“When I spoke with [the recruiter] during our initial meeting, she told me that if I ever had an exam or something big coming up just let her know and we would work around my schedule. I think that was very important to show me that they were [not only] giving me an opportunity to come into their organization, but they also understood and supported me as a student because that’s my priority as well.”
Crystal Mikha, Oakland University
Benefits are transparent
For practicality's sake, clearly communicated benefits that align with what you’re looking for in a job can be another green flag. If the company that you’re interviewing with checks all your boxes–401k, sick days, learning stipend–then you might have found the right fit. Beyond a decent salary, these additional benefits communicate that the company you’re working for values you as more than a worker.
Leadership is diverse and communicative
Today especially, it’s important for many that their potential company’s leadership is representative of their workers. Don’t be shy when asking questions that concern what leadership looks like, how they communicate, and how they contribute to the culture of the organization.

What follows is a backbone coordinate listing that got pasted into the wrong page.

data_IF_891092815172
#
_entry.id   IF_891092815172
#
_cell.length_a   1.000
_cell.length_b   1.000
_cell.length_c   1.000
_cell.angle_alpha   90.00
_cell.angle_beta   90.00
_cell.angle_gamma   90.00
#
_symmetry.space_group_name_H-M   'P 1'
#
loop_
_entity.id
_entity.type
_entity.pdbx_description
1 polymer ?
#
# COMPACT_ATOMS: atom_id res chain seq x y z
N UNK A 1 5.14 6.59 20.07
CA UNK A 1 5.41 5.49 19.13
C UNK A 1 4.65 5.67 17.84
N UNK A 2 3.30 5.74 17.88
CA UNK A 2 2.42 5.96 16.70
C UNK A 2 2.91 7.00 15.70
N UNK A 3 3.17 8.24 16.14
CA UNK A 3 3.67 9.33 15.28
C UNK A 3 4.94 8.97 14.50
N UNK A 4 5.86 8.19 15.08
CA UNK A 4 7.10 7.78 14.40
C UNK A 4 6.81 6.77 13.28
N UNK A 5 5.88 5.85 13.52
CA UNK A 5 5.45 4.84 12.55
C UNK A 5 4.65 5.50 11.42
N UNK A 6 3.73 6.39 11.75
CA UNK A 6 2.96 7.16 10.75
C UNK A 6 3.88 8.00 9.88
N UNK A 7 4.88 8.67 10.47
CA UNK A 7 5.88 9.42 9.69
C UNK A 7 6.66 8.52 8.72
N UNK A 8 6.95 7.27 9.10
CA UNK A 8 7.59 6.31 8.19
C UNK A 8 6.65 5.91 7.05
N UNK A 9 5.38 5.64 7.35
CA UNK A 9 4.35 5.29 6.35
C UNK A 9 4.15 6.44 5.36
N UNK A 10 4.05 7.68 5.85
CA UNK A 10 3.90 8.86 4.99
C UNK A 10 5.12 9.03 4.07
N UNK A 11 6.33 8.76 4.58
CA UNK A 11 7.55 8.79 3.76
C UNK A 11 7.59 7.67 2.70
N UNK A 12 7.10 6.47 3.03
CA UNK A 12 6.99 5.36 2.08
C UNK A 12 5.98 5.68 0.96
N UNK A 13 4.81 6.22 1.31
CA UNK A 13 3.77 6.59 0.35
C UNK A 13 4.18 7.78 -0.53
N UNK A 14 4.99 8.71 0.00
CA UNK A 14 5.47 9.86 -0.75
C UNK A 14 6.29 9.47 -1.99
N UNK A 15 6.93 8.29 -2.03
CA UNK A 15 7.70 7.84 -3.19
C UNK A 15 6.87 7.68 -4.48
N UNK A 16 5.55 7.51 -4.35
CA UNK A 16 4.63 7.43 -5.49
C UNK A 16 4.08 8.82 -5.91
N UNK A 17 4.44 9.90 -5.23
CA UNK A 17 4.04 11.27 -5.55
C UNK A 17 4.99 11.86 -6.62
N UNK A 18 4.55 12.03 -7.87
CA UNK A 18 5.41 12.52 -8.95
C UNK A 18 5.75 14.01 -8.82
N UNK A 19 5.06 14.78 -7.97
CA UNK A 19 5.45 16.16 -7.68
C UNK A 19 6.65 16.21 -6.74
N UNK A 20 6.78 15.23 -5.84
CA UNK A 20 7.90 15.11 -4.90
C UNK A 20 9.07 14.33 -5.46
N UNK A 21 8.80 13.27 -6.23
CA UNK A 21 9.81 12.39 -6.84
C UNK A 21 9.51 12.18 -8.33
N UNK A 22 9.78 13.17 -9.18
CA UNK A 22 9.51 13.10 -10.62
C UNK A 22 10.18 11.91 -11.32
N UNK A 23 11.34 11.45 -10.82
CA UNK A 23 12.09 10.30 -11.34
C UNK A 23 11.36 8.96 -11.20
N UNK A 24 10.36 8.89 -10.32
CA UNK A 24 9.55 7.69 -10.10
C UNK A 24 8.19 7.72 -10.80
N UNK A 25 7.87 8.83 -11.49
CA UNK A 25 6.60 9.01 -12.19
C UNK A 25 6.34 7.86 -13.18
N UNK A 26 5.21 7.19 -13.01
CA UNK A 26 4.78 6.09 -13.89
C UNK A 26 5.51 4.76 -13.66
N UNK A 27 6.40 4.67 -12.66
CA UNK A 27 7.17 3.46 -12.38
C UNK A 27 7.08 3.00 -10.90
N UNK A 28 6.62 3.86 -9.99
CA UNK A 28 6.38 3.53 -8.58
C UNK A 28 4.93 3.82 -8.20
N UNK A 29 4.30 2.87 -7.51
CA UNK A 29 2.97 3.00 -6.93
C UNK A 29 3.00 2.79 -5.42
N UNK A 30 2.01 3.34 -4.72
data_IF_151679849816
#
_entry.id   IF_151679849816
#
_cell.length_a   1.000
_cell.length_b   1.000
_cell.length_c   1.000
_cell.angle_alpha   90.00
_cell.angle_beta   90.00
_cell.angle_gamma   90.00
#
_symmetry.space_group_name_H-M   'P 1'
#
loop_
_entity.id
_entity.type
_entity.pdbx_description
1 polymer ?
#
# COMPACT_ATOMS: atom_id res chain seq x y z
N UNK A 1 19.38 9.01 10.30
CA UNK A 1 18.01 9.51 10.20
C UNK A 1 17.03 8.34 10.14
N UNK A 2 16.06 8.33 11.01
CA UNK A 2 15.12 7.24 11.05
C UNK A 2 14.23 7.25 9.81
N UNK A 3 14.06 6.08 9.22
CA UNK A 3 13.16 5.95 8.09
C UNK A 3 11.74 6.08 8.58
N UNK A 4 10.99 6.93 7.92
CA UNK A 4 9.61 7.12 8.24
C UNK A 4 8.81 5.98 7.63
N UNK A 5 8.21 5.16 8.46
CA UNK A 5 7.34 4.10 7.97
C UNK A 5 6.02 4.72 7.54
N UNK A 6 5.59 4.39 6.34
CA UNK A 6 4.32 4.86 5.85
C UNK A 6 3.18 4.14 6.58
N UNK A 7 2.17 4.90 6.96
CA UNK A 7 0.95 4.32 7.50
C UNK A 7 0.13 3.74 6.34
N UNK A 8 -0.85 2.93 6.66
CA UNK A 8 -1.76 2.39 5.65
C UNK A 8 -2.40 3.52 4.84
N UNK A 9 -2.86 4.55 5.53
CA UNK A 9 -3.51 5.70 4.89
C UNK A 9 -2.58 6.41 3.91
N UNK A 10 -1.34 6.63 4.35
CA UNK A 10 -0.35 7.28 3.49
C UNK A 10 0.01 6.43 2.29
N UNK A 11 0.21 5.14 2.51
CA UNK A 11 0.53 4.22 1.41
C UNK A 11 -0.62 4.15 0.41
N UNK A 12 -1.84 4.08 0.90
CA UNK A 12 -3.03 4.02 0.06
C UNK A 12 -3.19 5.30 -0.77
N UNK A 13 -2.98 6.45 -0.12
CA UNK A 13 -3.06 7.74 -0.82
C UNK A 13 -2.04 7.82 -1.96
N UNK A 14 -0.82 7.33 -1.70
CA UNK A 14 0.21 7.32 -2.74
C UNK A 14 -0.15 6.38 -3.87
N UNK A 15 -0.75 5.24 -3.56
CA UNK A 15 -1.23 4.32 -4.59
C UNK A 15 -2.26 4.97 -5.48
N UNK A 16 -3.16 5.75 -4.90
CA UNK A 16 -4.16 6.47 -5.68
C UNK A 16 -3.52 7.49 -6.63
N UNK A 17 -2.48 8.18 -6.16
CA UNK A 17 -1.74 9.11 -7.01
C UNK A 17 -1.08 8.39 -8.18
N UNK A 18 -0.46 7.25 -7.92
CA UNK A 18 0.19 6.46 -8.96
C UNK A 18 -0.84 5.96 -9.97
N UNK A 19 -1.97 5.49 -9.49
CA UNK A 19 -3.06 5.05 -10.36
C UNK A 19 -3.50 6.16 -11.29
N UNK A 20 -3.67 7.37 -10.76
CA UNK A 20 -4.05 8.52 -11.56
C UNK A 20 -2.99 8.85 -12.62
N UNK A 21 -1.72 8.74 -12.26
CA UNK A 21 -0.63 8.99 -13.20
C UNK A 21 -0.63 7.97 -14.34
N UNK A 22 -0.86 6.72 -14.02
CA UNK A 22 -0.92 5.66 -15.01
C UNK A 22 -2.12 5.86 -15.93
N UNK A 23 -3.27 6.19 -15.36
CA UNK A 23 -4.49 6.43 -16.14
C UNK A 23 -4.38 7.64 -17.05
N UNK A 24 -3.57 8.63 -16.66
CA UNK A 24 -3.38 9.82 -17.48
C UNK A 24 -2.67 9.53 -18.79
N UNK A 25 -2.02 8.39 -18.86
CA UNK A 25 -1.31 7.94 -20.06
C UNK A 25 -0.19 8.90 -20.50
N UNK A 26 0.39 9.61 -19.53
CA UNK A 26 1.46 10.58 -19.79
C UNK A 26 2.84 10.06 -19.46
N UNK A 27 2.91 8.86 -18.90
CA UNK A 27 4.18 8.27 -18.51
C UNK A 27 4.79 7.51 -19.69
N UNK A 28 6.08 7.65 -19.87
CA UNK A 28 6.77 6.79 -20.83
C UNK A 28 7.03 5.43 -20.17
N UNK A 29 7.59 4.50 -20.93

Company values align with your personal values
Nothing feels better than working for a company that values the same things you do. Be it their core values or the charities that they partner with, finding common ground with your future company is a great way to start things off. You can prepare yourself before the interview by doing a little searching on the company’s website or social media pages. If you like what you see and what the company says they’re about, then follow up with some questions during your interview!
“The first thing I look at is the company values and what they are solving or what they would like to achieve. Also what they’re selling and what they’re making for the world.”
Nicholas Moreno, California Baptist University
There are opportunities for mentorship and career development